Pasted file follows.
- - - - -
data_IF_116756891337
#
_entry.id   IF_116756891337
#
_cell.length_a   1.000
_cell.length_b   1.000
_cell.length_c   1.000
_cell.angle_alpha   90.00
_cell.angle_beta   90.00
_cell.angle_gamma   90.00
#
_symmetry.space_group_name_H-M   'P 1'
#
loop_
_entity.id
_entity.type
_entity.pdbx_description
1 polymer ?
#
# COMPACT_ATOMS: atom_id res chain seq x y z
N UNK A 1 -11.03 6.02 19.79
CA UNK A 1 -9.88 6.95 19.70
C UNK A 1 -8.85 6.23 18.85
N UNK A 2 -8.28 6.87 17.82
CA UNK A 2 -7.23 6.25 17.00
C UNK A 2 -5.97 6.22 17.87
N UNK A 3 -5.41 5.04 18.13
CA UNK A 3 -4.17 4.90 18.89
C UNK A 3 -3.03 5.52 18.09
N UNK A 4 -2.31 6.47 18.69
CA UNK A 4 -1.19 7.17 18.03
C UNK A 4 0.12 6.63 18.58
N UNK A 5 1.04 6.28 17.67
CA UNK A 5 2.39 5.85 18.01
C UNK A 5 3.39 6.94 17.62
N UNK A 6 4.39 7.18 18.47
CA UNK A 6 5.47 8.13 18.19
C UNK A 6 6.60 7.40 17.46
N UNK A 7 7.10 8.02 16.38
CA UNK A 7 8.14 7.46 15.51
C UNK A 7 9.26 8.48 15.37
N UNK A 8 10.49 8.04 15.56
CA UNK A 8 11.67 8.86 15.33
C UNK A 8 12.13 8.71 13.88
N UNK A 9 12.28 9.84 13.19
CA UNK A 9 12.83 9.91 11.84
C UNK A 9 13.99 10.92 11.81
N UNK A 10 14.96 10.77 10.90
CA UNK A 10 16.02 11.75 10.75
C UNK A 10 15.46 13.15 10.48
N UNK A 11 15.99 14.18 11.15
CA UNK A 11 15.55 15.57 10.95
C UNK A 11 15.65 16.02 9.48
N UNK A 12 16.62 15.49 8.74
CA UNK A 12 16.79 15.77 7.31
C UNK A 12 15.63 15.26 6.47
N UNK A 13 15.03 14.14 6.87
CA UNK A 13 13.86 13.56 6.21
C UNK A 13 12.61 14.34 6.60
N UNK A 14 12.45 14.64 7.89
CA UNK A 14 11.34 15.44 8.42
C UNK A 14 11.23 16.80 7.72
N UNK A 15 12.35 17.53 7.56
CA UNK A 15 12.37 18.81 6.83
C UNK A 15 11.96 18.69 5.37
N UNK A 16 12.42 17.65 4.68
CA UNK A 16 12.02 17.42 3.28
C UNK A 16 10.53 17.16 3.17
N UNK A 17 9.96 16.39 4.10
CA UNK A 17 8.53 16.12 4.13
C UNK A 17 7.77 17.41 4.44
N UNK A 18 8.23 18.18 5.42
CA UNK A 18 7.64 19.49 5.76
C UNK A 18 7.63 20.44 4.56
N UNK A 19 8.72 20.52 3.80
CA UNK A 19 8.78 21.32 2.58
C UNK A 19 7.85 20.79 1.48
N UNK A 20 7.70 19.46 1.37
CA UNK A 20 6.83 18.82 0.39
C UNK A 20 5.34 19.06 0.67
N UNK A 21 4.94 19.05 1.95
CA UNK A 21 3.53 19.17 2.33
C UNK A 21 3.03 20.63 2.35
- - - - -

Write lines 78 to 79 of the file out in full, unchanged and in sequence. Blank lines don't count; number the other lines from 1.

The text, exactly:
N UNK A 20 7.70 19.46 1.37
CA UNK A 20 6.83 18.82 0.39